New ESC/EACTS Revascularization Guidelines Trim Back Use of Bivalirudin, DAPT

Shelley Wood

September 11, 2014

BARCELONA, SPAIN — As promised, the European Society of Cardiology (ESC) and the European Association of Cardiothoracic Surgery released new guidelines on myocardial revascularization at the European Society of Cardiology (ESC) 2014 Congress . In them are some some key departures in the use of which approaches and drugs to use and when[1]. The guidelines were also published online August 29, 2014 in the European Heart Journal.

As previously reported by heartwire , the new document has been three years in the making and incorporates important findings from a range of PCI and surgery trials that have been heralded as practice-changing in recent years. Back in May, the writing group ESC chair, Dr Stephan Windecker (University Hospital Inselspital Bern, Switzerland), presented an early glimpse of some of the planned recommendations but cautioned at the time that these were not yet finalized. He and others presented the final document at the ESC meeting, highlighting a range of important changes.

Speaking with heartwire , Dr Jean-Philippe Collett (Hôpital Bichat-Claude Bernard, Paris, France), also on the writing group, highlighted some of the key differences from the 2010 guidelines relating to concomitant drugs.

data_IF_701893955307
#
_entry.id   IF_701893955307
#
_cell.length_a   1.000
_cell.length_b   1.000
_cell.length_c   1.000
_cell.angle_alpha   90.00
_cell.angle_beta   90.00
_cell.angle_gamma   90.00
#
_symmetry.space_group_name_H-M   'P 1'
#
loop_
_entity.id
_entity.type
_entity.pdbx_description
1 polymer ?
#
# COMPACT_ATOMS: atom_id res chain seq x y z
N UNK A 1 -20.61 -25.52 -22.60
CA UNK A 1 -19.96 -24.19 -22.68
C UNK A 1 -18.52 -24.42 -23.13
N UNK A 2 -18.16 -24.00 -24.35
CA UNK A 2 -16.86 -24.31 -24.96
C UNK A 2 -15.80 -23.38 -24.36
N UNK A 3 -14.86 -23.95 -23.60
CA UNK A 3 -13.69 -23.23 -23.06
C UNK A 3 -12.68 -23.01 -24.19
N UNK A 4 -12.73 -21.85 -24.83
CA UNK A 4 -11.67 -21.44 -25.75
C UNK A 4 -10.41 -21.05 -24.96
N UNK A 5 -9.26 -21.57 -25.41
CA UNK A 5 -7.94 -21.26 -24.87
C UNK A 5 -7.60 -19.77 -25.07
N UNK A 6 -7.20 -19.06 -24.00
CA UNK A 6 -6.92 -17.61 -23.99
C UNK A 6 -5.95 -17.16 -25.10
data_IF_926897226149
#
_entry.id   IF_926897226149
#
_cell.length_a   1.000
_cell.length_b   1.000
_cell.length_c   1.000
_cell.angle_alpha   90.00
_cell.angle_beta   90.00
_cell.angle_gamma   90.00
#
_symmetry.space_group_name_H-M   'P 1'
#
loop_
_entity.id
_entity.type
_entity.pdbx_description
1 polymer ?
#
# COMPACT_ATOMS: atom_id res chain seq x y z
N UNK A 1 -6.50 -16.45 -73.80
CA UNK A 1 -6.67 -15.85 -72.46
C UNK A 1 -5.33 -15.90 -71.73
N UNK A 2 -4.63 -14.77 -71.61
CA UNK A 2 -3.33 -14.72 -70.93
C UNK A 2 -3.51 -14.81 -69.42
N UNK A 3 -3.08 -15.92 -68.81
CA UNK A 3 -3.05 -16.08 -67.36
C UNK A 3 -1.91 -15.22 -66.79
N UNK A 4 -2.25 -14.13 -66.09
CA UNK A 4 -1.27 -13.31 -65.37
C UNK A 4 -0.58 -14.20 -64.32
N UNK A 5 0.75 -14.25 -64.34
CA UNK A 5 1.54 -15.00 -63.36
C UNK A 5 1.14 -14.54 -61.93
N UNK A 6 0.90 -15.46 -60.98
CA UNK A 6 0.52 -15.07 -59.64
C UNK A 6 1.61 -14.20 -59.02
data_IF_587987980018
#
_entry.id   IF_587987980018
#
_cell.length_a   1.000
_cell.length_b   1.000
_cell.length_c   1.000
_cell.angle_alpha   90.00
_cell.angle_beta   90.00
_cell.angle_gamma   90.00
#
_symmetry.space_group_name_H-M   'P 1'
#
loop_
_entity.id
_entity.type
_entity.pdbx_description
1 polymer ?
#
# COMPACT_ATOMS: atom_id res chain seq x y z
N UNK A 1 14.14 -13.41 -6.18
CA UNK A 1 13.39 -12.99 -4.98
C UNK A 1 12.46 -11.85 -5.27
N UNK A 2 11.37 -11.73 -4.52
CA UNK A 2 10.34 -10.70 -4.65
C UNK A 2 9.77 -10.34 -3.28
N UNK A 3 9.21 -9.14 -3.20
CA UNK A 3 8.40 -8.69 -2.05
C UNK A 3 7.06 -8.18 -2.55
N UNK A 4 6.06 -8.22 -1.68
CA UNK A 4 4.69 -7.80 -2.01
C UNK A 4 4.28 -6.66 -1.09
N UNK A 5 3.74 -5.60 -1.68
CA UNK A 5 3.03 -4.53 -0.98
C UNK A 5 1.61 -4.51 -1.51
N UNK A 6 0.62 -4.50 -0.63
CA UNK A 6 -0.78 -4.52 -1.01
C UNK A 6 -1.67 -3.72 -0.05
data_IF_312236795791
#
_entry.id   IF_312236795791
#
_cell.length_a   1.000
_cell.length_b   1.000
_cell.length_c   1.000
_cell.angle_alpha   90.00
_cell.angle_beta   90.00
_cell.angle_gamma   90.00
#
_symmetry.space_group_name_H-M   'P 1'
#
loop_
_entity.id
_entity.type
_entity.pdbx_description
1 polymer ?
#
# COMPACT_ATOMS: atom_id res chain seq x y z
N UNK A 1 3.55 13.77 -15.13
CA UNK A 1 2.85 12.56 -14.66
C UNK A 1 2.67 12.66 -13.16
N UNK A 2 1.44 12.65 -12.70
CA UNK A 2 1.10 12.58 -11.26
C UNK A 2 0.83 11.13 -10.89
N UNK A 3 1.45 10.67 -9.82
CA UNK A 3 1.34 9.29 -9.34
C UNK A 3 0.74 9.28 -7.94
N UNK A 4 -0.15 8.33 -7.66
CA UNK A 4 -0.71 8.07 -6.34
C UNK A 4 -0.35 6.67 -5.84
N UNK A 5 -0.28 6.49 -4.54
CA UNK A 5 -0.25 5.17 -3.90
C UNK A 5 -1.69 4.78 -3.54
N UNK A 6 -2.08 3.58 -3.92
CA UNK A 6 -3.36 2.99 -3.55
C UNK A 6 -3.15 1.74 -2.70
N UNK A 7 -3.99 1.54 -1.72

A key change in the management of stable CAD, Collett said, was a reduction in the duration of dual antiplatelet therapy required for patients undergoing nonurgent/elective PCI.

"This has been shortened now, depending on what type of device is implanted," he said. Six months is recommended for drug-eluting stents (DES), especially first-generation DES, instead of the previously recommended six to 12 months. At least one month is recommended for bare-metal stents (class I). Also new, a shorter DAPT duration (less than six months) may be considered in patients with a high bleeding risk (class IIb) who receive newer-generation DES.

As well, clopidogrel pretreatment, which was "not recommended/may be harmful" in previous guidelines, has been "toned down" in the new guidance, Collett said, given a class IIb recommendation for patients with a high probability for significant CAD.

In non-ST-elevation ACS, Collett highlighted a change in guidance pertaining to GP IIb/IIIa inhibitors, which have been downgraded to a class III (do not use) in patients in whom the coronary anatomy is not known. The same recommendation was also given to prasugrel (Effient, Lilly/Daiichi Sankyo) pretreatment in this setting, based on the results of ACCOAST , he said.

In STEMI, the "major change" said Collett, is that bivalirudin has been downgraded from a class I to a IIa, based on HEAT PPCI and EUROMAX , and unfractionated heparin has been upgraded to a level of evidence 1c at a dose of 70-100 U/kg as monotherapy and 50-70 U/kg in patients in whom GP IIb/IIIa therapy is planned.

As well, prasugrel and ticagrelor (Brilinta, AstraZeneca) are the "preferred" P2Y12 inhibitors and are to be given "at the first point of contact" (class Ib), while clopidogrel is recommended only when prasugrel or ticagrelor are contraindicated or not available.